With Jonathan on guitar and harmonica, Curtis on pedal steel and Nate on upright bass and harmonies, the trio began with "Oklahoma Rose," with the sound of the instruments wafting on the crisp night air. You could practically see the sustained notes of the pedal steel hanging in front of us and winding their way around the audience.

The visuals, too, were lovely, with the band playing against a backdrop of the brick of the house with candles lining the window sills and twinkle lights strung on potted plants, the deck, the instrument cases, just about everywhere.

For that matter, Jonathan and Nate had a string of lights in their chest pockets, sort of like a lighted pocket square for the occasion.

Songs like "You are Gone" were beautiful and sad - Jonathan doesn't write any other kind - and soon people swayed and moved their heads or leaned into each other as they sat on chairs and blankets around the back yard.

A guy near me passed out hand warmers and I slid one into my glove. Yes, gloves. No judging.

Jonathan said that they were playing the same set they'd played last month at the Bristol Rhythm and Roots Reunion, where he'd been amazed to learn that Bristol's Main Street separates Virginia and Tennessee. Since I'd only learned that fact last month at a moonshine lecture, I could relate.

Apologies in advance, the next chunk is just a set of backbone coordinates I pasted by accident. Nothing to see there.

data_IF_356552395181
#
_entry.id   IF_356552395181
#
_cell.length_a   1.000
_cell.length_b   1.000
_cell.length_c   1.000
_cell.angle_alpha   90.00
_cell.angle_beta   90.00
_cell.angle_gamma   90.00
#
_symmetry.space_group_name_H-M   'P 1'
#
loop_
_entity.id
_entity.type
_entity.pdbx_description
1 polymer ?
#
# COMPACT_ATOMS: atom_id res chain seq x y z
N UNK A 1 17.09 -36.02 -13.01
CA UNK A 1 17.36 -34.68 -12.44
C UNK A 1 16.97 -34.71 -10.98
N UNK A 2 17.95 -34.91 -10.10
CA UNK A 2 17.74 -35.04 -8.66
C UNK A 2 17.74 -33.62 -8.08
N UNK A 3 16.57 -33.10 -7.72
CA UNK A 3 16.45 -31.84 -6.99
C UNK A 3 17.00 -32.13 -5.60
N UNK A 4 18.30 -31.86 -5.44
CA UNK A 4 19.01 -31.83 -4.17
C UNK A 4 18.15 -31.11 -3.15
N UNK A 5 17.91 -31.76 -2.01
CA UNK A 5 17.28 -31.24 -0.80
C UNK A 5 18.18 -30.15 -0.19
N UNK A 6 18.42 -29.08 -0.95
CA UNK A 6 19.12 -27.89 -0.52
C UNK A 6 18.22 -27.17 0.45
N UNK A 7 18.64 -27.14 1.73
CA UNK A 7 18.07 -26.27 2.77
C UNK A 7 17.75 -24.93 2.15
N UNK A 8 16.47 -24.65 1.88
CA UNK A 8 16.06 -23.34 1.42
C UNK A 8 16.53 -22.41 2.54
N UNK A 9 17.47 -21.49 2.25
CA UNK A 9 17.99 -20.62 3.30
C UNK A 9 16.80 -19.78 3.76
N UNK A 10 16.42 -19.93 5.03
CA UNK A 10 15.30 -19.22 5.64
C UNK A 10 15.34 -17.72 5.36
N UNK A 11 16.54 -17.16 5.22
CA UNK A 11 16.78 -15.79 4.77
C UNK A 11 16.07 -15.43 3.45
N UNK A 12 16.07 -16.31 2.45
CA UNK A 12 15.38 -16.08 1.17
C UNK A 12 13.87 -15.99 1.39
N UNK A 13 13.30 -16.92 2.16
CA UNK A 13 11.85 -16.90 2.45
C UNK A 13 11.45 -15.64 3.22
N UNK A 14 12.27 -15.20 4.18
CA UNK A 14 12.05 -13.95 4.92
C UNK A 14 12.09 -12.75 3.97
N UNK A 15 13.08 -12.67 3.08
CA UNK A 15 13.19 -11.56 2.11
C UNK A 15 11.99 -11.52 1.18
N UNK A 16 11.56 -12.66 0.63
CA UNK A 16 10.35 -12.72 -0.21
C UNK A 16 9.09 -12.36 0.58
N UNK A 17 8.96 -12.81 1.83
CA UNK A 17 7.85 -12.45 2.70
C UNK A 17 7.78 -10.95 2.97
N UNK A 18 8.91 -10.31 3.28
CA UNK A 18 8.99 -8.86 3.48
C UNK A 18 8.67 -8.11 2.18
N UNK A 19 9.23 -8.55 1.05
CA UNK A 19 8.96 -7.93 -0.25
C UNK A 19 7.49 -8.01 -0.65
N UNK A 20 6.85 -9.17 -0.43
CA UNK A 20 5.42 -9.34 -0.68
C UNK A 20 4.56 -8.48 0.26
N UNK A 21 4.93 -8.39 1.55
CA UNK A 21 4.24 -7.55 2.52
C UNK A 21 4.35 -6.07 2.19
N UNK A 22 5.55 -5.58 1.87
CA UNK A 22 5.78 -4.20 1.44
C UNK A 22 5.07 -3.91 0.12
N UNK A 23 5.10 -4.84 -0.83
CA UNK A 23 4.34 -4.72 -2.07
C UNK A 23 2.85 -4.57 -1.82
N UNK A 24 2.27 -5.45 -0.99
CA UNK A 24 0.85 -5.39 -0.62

"If you see a look of pain on my face," he warned us, "It's because my beard got caught in my harmonica holder." Ouch.

Referring to the song, "What I Talk About When I Talk About Us," he joked, "That's as jammy as we get," providing Nate - the bagel-maker extraordinaire who's about to open his own bagel shop - an opening for a bagel joke (he tried).

A song such as "Darken My Door" sounds like it'll be terribly sad, but a lyric like, "Please darken my door, just to be sure that you're nigh" sounds pretty romantic to me. Other times - "When things fall apart, don't let it harden your heart" - he sounded downright hopeful.

We kept it so close to the chest
I always had to second guess

The show had originally been scheduled for last week and been canceled because of a forecast for rain (which never materialized), so Jonathan thanked us for showing up this week despite the chill. "It was too hot last week!" a friend called out, but I disagreed just as vocally. I'd rather be hot.

She who was swaddled next to me concurred. "I could have worn something cuter last week!"

"This feels like fall!" one of the men said, as if that were a good thing.

The band announced that their final song would be "The Truth," after which Jonathan thanked our hostess and said it had been a lot of fun playing these songs and a nearby dog began barking relentlessly, causing Dolly to sit up and stare into the darkness.

I think back to way back when 
All it took was the mention of your name
Change is the only thing that stays the same
It's the only thing

For me, there was no more sublime way to be reminded of that than with music, surrounded by lovers and other strangers outside on an autumn night.

Nevermind the blood stains inside the house.